Industry leaders call on public health officials to send resources to long term care facilities and on Congress to provide additional funding in next COVID legislation
WASHINGTON, D.C. - The American Health Care Association and National Center for Assisted Living (AHCA/NCAL), representing more than 14,000 nursing homes and assisted living communities across the country that provide care to approximately five million people each year, released a report today showing nursing homes in the U.S. have experienced an alarming spike in new COVID cases due to community spread among the general population according to recent data recently released from the Centers for Medicare & Medicaid Services (CMS).
The CMS data shows COVID cases in nursing homes significantly increased last month after having dropped significantly throughout the month of June.
As experts have repeatedly noted, COVID-19 cases in a surrounding community is a top factor in outbreaks in nursing homes. Dr. David Grabowski, professor of Health Care Policy, Harvard Medical School recently stated, “According to preliminary research presented, larger facilities located in urban areas with large populations, particularly in counties with a higher prevalence of COVID-19 cases, were more likely to have reported cases.”
“With the recent major spikes of COVID cases in many states across the country, we were very concerned this trend would lead to an increase in cases in nursing homes and unfortunately it has,” stated Mark Parkinson, President and CEO of the American Health Care Association and National Center for Assisted Living. “This is especially troubling since many nursing homes and other long term care facilities are still unable to acquire the personal protective equipment and testing they need to fully combat this virus.”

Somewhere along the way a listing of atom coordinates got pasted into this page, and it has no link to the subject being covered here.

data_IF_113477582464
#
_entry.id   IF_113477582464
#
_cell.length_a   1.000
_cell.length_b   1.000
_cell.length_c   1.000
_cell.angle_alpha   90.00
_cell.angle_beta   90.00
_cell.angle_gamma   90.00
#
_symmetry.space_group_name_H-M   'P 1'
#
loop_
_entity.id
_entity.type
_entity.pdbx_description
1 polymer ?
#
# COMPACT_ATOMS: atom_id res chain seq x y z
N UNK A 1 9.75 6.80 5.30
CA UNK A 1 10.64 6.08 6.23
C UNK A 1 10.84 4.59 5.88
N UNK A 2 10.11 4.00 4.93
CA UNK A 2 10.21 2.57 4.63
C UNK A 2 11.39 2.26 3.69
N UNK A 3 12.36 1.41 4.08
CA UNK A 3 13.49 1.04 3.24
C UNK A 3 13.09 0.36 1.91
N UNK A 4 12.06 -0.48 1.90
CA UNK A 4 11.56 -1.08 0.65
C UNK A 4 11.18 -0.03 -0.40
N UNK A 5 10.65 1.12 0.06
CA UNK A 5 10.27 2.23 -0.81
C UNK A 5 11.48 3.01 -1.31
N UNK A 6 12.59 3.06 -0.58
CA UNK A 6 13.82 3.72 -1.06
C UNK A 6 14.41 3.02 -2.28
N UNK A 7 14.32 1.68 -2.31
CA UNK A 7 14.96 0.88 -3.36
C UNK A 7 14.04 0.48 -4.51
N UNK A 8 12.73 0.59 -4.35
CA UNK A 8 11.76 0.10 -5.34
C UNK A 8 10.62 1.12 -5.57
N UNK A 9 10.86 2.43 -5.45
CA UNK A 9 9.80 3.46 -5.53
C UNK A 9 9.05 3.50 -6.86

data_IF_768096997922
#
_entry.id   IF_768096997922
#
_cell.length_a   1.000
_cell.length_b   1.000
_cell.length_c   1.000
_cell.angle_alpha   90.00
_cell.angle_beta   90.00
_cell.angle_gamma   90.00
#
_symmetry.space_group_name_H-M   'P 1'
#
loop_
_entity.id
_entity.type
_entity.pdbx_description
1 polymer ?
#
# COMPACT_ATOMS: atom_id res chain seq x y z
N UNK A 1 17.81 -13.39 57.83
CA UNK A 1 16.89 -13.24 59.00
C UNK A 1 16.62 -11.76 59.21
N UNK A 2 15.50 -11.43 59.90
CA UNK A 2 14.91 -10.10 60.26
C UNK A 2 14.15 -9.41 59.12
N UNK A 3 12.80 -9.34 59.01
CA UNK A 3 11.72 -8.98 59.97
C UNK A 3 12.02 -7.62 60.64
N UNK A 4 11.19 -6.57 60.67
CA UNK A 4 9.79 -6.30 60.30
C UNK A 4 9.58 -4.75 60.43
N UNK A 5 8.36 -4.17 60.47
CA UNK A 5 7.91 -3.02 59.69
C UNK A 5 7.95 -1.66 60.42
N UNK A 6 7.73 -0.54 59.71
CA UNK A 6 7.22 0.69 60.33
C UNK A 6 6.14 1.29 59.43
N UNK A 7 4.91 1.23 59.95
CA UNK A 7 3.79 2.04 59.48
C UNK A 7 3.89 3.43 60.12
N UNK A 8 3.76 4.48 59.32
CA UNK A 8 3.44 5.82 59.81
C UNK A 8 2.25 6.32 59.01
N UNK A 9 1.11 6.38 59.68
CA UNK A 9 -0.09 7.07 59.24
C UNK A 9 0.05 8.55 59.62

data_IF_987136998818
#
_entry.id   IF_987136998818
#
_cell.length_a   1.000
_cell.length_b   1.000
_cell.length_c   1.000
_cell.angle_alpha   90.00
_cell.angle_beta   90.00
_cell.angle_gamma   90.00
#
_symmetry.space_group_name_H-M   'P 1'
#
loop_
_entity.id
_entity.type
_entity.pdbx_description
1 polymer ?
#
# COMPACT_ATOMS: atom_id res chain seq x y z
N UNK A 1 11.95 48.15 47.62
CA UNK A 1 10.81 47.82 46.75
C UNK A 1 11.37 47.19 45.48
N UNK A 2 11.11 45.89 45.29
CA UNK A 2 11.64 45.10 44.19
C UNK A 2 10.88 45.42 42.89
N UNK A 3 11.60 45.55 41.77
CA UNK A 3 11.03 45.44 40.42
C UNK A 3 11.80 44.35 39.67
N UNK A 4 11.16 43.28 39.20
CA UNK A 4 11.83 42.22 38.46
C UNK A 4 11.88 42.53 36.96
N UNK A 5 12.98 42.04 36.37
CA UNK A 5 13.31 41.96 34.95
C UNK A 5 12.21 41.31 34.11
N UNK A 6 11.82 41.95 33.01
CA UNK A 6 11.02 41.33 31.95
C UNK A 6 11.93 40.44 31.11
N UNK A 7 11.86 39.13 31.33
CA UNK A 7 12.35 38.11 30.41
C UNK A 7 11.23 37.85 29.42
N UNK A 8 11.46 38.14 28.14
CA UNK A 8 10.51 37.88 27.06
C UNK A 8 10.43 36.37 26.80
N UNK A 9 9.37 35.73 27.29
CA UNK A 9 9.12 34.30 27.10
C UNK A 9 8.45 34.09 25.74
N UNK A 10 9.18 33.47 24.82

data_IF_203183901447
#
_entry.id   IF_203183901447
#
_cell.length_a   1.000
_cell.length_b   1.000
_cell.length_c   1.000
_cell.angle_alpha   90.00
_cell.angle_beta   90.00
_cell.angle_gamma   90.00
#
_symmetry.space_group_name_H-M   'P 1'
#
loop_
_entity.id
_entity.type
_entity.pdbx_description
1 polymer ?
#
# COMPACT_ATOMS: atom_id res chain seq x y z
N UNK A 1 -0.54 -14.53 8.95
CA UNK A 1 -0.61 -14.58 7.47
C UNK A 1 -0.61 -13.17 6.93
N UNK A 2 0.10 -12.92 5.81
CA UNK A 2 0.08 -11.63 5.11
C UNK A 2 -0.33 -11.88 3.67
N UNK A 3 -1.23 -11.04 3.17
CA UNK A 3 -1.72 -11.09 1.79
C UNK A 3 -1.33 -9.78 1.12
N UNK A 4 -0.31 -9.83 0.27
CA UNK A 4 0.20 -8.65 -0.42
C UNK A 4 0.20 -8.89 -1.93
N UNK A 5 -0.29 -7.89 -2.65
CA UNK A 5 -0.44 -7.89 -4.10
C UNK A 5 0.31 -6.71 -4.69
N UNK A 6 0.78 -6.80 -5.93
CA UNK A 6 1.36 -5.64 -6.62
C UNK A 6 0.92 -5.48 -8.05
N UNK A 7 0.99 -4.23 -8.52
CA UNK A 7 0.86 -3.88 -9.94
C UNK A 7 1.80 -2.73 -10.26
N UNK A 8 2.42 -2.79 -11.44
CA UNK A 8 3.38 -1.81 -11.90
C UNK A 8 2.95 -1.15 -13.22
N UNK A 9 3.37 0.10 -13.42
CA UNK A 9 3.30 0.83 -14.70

The report also showed COVID-related deaths in nursing homes had declined significantly but have started to uptick again in recent weeks.
Parkinson and AHCA/NCAL recently sent a letter to the National Governors Association (NGA) warning states of imminent outbreaks at nursing homes and assisted living facilities given the major spikes in new cases in several states across the U.S., combined with serious PPE shortages and significant delays in getting testing results for long term care residents and caregivers which has been taking up to five days or more.
“Given the fact we are several months into the response of this pandemic and the lack of PPE supplies is still an issue is very concerning. We request governors and state public health agencies to help secure and direct more PPE supplies to nursing homes and assisted living communities, especially N95 masks,” Parkinson wrote in the letter.
Using data from Johns Hopkins University, AHCA/NCAL released a state-by-state breakdown showing 33 states with a positive COVID-19 test rate of higher than five percent and data from CMS indicating many nursing homes are still facing significant PPE supply shortages especially for N95 masks and gowns.
AHCA/NCAL is calling on public health officials to take immediate steps to protect nursing homes and assisted living communities especially in areas with significant uptick in new COVID cases.
Parkinson is also urging Congress for an additional $100 billion for the U.S. Department of Health and Human Services (HHS) Provider Relief Fund, which is accessible for all health care providers impacted by COVID-19, and that a sizeable portion of the fund be dedicated to helping nursing homes and assisted living communities acquire resources associated with protecting vulnerable residents and staff from the virus, including constant testing, PPE and staff support.
“Without adequate funding and resources, the U.S. will end up repeating the same mistakes from several months ago. We need Congress to prioritize our vulnerable seniors and their caregivers in nursing homes and assisted living communities in this upcoming legislation.”
For more information, please visit www.ahcancal.org/coronavirus.
The American Health Care Association and National Center for Assisted Living (AHCA/NCAL) represents more than 14,000 non-profit and proprietary skilled nursing centers, assisted living communities, sub-acute centers and homes for individuals with intellectual and development disabilities. By delivering solutions for quality care, AHCA/NCAL aims to improve the lives of the millions of frail, elderly and individuals with disabilities who receive long term or post-acute care in our member facilities each day. For more information, please visit www.ahcancal.org or www.ncal.org.